For the Marmalade:

Ingredients U.S. Imperial Metric Instructions for Ingredients

Freshly pressed orange juice ¼ cup + 3 tablespoons; 3.5 oz; 100 grams

1 large orange used to make orange slices

cold water to cook the orange slices

pectin 5 grams

granulated sugar: use the same weight as the weight of orange slices once they are cooked

Finely slice the orange. Place the orange slices in a medium-sized pot filled with cold water. Simmer for about 10 minutes, discard the water, re-fill with cold water and blanch the oranges for another 10 minutes.

Blanch the orange slices 3 times. This process removes the bitterness from the orange peel, so it is essential to use a new batch of cold water every time when you blanch the slices.

Once blanched 3 times, drain the slices and let them cool.

Once they are cool enough to handle, finely mince them (using a knife or a food processor).

Weigh the slices and use the same amount of granulated sugar . If you don’t have a scale, you can place the slices in a cup measurer and use the same amount of sugar.

In a pot over medium heat, add the minced orange slices, the sugar you just weighed, the orange juice and the pectin. Cook until the mixture reaches a jam consistency (10-15 minutes).

Transfer to a bowl, cover with plastic wrap and put in the fridge.

For the Orange Segments:

For this step you will need 8 oranges.

Cut the oranges into segments over a shallow bowl and make sure to keep the juice. Add the segments to the bowl with the juice.

[See YouTube video in the References section below for additional information on segmenting oranges.]

For the Caramel:

Ingredients U.S. Metric Imperial Instructions for Ingredients

granulated sugar 1 cup; 7 oz; 200 grams

orange juice 1.5 cups + 2 tablespoons; 14 oz; 400 grams

Place the sugar in a pan on medium heat and begin heating it.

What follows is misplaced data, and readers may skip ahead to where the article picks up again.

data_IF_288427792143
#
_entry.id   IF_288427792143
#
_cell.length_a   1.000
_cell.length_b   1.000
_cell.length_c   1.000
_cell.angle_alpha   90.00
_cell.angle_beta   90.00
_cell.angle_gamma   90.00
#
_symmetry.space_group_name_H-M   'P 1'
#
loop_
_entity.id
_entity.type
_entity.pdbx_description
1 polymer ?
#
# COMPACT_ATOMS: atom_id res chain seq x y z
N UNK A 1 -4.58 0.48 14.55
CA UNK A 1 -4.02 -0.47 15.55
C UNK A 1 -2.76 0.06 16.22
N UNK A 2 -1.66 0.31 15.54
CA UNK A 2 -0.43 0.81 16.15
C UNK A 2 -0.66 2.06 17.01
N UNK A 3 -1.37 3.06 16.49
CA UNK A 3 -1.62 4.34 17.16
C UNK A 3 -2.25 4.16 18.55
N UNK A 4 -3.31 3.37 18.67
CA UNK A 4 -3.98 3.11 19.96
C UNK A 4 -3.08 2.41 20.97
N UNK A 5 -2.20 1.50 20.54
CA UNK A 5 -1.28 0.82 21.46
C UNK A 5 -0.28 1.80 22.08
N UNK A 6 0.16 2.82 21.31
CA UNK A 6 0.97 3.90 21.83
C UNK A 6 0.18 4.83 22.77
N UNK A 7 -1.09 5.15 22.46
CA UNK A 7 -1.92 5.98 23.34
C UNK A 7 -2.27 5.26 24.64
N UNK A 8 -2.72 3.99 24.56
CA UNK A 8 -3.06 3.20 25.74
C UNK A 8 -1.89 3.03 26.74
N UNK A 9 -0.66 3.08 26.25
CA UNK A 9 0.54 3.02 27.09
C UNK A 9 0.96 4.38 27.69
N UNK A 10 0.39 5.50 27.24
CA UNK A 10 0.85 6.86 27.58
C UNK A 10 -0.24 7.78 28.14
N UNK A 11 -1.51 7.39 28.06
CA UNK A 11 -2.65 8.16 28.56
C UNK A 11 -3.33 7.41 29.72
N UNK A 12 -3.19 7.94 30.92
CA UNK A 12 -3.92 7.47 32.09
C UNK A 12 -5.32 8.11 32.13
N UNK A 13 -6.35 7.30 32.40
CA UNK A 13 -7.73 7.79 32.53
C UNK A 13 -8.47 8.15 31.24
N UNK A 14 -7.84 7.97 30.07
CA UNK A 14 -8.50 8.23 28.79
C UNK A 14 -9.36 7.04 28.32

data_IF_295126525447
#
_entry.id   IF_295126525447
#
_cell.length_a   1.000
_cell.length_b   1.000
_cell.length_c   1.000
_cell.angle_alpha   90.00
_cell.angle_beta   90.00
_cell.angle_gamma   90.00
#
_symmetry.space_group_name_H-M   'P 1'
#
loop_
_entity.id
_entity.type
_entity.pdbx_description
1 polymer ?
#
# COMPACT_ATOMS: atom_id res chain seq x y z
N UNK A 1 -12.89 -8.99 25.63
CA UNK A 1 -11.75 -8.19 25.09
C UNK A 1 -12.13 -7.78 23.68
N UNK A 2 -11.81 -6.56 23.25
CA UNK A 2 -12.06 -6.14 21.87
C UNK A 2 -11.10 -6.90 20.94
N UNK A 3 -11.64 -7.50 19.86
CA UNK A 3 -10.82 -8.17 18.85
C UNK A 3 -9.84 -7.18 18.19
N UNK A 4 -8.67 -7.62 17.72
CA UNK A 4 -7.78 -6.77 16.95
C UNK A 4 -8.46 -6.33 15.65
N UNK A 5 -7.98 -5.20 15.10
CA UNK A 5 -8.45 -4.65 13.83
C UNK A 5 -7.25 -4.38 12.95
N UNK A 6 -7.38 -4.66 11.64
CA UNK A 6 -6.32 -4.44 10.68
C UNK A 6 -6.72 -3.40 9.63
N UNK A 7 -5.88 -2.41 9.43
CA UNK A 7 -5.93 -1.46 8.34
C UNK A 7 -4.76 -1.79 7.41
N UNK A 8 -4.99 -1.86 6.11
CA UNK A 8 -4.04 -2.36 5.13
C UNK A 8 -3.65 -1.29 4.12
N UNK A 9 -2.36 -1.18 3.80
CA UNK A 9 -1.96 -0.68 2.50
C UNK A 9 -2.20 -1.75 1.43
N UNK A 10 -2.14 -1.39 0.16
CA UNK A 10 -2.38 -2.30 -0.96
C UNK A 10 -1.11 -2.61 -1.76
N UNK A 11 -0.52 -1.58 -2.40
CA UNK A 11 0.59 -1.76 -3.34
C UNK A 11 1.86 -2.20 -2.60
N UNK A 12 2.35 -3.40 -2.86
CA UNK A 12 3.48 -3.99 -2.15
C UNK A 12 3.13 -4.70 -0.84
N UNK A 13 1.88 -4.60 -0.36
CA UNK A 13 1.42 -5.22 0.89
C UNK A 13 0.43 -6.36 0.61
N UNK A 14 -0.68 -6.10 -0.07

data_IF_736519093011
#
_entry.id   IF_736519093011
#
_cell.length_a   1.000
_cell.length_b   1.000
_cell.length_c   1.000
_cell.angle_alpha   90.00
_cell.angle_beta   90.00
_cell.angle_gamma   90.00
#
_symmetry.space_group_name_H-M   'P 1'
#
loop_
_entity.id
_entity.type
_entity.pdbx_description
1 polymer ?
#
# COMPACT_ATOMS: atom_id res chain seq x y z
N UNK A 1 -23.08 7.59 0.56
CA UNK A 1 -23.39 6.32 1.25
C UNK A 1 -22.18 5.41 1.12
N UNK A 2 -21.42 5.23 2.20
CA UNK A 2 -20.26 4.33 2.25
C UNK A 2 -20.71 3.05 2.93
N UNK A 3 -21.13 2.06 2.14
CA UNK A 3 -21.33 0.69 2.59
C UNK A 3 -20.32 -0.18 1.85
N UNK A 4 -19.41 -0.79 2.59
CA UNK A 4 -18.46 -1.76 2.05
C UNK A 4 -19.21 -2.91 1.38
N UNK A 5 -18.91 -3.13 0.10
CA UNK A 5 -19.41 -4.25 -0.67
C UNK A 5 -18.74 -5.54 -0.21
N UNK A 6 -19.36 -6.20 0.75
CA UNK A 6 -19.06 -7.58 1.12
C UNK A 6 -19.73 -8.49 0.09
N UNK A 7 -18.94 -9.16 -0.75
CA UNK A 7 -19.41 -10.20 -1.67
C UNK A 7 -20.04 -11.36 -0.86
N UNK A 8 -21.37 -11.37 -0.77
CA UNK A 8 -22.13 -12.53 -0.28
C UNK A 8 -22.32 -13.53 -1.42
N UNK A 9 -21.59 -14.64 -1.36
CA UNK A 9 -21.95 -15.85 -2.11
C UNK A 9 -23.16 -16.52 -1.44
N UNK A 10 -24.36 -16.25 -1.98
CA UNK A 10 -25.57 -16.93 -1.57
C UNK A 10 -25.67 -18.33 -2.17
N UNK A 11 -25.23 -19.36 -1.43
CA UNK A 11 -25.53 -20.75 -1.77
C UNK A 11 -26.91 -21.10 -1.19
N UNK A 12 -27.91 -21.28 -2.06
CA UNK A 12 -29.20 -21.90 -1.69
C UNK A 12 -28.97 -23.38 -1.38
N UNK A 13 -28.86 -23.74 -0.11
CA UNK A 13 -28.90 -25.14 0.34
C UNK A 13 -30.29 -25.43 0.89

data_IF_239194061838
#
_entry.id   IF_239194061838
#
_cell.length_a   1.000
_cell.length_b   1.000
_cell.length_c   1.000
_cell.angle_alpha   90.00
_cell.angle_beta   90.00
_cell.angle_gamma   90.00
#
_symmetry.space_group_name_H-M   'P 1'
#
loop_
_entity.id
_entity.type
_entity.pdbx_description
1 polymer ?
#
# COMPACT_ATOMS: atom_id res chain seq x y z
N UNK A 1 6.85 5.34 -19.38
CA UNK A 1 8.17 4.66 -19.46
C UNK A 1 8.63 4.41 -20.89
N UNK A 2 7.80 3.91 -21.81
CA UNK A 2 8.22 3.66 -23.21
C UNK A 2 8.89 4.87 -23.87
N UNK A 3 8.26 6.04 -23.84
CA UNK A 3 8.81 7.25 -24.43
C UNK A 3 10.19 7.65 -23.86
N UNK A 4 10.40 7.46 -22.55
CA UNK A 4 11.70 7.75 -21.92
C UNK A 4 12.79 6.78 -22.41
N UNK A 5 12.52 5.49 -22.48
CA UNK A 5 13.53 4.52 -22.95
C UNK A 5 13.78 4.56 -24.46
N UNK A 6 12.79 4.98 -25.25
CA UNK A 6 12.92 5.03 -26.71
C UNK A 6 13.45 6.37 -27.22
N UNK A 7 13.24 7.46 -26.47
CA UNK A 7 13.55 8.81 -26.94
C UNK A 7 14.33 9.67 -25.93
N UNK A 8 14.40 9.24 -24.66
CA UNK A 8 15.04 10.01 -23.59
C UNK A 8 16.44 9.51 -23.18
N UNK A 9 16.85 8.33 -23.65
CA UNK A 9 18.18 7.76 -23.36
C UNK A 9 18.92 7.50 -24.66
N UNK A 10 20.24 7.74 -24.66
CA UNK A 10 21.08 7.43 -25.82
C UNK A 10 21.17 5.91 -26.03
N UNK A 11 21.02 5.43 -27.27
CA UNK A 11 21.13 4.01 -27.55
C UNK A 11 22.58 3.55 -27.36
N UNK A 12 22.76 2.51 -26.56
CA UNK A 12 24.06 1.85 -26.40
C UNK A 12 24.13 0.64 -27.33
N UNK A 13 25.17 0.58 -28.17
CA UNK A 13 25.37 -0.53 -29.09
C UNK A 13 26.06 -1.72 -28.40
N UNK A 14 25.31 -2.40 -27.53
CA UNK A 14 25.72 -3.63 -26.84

Once the sugar starts to bubble and foam, slowly add the orange juice. As soon as the mixture starts boiling, remove from the heat and pour half of the mixture over the orange segments.

Reserve the other half of the caramel mixture in a small bowl — you will use this later to spoon over the finished dessert. When the dessert is assembled and setting in the freezer, heat the kept caramel sauce in a small saucepan over low heat until it thickens and just coats the back of a spoon (about 10 minutes). You can then spoon it over the orange tians.

[Tip: Be very careful when making the caramel — if you have never made caramel before, I would suggest making this step while you don’t have to worry about anything else. Bubbling sugar is extremely, extremely hot, so make sure you have a bowl of ice cold water in the kitchen in case anyone gets burnt!]

For the Whipped Cream:

Ingredients U.S. Metric Imperial Instructions for Ingredients

heavy whipping cream 1 cup; 7 oz; 200 grams

3 tablespoons of hot water

1 tsp Gelatine

1 tablespoon of confectioner's sugar

orange marmalade (see recipe above) 1 tablespoon

In a small bowl, add the gelatine and hot water, stirring well until the gelatine dissolves. Let the gelatine cool to room temperature while you make the whipped cream. Combine the cream in a chilled mixing bowl. Whip the cream using a hand mixer on low speed until the cream starts to thicken for about one minute. Add the confectioner sugar. Increase the speed to medium-high. Whip the cream until the beaters leave visible (but not lasting) trails in the cream, then add the cooled gelatine slowly while beating continuously. Continue whipping until the cream is light and fluffy and forms soft peaks. Transfer the whipped cream to a bowl and fold in the orange marmalade.

[Tip: Use an ice cold bowl to make the whipped cream in. You can do this by putting your mixing bowl, cream and beater in the fridge for 20 minutes prior to whipping the cream.]

Assembling the Dessert:

Make sure you have some room in your freezer. Ideally, you should be able to fit a small baking sheet or tray of desserts to set in the freezer.